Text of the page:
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Terre de Diemen et Nouvelle-Hollande, plate III

Date: 1807
Overall: 267 x 358 mm
Medium: Ink on paper
Credit Line: ANMM Collection Gift from Josef Lebovic Gallery
Object Name: Engraving
Object No: 00030597

User Terms

    A coloured engraving from the account of Louis Baudin's voyage to Australia in the ships LE GEOGRAPHE and LE NATURALISTE in 1801 - 1804.

    The islands depicted are 1. Mewstone (A.) Iles De Witt (The Witt Islands) (B.) 2. Ile Tasman (Tasman Island) (C.) 3. La Piramide (The Pyramid) D. Groupe De Kent (The Kent Group) (E.) 4. Vue Du Promontoire De Wilson (View Of Wilson Promontory) (F.) 5. Vue D'une Partie De La Cote Occidentale De I'ile Decres: Cap Borda (G.) Ravine Des Casoars (H.) (View Of Part Of The Western Coastline Of Decres Island...)

    All the engravings are after artwork by Charles-Alexandre Lesueur, the artist and later naturalist, of Baudin's voyage to Australia.
    SignificanceThe engravings are significant in documenting French exploration of Australia in the early 19th century. The book the engravings have been removed from is "Voyage de Decouvertes aux Terres Australes Executesur les Corvettes le Geographe et le Naturaliste" by M.F. Peron and Louis de Freycinet .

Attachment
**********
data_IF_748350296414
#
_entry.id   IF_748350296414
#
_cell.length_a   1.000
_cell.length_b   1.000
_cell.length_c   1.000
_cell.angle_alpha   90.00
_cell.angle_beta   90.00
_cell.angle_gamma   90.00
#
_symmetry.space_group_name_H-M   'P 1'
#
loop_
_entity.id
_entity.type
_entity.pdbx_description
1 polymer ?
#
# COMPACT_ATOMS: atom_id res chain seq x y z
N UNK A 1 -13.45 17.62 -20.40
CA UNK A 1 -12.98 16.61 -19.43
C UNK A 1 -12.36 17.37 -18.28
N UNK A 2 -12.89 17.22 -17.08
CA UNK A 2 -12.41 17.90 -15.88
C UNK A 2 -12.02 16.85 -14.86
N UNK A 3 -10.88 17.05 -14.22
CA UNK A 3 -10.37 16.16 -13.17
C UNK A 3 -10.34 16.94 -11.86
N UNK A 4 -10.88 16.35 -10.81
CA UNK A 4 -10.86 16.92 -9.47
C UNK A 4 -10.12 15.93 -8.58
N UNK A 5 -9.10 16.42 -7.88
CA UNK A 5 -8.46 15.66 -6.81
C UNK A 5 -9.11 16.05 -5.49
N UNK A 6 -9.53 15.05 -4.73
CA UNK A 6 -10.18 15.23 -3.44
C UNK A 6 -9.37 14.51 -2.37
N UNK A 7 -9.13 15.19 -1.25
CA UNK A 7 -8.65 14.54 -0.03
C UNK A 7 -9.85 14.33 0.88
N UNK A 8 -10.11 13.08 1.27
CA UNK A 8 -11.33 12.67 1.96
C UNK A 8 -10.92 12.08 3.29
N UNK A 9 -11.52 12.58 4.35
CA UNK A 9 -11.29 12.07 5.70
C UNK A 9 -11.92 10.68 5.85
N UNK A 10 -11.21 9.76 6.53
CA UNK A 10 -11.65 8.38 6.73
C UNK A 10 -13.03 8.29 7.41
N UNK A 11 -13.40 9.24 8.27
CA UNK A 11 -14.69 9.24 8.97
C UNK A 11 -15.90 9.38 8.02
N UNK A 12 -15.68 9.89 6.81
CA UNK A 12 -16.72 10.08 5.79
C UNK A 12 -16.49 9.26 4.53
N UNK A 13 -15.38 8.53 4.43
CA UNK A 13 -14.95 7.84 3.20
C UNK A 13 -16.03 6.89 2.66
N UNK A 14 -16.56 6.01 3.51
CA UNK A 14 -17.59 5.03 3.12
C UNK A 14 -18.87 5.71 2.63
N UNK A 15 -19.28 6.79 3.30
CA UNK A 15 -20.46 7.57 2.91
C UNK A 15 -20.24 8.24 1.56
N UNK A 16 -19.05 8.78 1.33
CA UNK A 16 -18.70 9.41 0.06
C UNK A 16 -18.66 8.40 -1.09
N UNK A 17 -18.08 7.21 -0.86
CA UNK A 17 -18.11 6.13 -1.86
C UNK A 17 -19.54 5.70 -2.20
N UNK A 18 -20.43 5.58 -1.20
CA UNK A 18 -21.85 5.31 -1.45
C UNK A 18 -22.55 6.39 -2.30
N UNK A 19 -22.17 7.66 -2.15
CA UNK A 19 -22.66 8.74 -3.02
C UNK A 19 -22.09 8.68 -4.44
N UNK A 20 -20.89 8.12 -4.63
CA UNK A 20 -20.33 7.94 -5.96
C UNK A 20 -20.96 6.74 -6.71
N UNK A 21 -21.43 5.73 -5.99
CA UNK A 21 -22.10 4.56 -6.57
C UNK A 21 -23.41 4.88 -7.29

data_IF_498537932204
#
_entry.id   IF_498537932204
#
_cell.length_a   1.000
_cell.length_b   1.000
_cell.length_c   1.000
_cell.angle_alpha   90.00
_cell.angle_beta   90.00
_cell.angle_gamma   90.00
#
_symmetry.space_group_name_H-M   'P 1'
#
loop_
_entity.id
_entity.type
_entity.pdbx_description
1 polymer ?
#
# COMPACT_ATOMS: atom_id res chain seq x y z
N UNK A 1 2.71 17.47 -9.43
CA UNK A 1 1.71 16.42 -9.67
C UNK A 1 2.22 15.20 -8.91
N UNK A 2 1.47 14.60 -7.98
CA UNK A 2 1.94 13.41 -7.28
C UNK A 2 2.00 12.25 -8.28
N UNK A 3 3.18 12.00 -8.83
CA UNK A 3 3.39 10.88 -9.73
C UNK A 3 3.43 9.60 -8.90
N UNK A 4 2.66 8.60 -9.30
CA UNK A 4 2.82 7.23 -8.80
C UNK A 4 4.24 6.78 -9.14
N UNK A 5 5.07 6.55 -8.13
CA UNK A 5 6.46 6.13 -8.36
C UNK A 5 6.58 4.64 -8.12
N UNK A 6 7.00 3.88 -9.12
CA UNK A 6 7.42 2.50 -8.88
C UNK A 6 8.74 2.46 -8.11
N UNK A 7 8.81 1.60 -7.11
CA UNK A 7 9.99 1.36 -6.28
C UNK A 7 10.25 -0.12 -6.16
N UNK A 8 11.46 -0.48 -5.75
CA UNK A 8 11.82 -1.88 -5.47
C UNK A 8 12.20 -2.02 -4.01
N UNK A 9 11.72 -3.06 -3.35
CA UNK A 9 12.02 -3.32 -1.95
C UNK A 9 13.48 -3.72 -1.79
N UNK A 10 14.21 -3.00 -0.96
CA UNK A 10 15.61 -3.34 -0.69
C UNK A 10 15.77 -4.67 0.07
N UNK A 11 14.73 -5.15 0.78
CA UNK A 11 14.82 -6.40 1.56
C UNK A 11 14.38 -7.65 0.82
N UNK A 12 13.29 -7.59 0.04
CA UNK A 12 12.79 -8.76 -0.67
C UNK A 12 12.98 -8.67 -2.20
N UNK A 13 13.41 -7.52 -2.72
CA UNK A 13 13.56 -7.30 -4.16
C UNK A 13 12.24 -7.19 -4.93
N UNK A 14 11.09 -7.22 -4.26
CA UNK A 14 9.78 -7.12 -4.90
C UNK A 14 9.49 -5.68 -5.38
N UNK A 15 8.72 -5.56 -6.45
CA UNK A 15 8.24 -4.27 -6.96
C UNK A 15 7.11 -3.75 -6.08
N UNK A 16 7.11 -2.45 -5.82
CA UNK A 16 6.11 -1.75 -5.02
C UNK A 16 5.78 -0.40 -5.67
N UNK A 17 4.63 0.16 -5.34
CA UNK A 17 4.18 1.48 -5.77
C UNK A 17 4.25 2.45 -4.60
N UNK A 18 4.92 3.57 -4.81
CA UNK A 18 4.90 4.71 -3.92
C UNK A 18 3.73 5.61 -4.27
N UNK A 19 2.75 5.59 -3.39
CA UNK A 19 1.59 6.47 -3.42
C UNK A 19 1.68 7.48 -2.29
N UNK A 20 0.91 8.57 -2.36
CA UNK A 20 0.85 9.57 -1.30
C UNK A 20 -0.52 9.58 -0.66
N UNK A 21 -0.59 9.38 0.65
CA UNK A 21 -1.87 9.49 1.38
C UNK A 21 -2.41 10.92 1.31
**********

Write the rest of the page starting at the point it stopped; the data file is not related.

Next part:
HistoryCharles-Alexandre Lesueur joined Baudin's ship LE GEOGRAPHE at the age of 23 as an assistant gunner. His genuine interests were in natural history and he demonstrated impressive artistic skill, but this expedition by Baudin, supported by Napoleon, was so well funded and positions on board so sought after, that Lesueur semed content to be aboard in any capacity. It was said that "the most inferior stations had been sought for with avidity, and some of them were filled by young men of the most respectable families in Normandy".
    Despite the attention and funding of the expedition, conditions on board the ships quickly became unbearable and by May 1802, Peron, who became Lesueur's close friend and colleague aboard wrote "The scurvy, which had succeeded to the dysentry, pervaded the ship to an alarming extent. Already several men had been consigned to the deep; already more than half of our crew were incapbale of any duty; and of our helmsmen, two alone could keep the deck. The progress of this epidemic was frightful."
    Out of five zoologists orginally on board, only Peron was left. Lesuer's artistic merit had been recognised early on in the voyage and he had since been promoted to the 'honorable station of painter of natural history'. Lesueur therefore became Peron's trusted collegue and friend and together they collected around 100,000 natural specimans with Lesueur painting or drawing around 1500 images.
    Both Lesueur and Peron survived the expedition and made it back to France. Peron wrote the official account of the voyage as Baudin had died in September 1803 on the Isle de France.

    Additional Titles

    Primary title: Terre de Diemen et Nouvelle-Hollande, plate III

    Primary title: Land of Diemen and New Holland, plate 30

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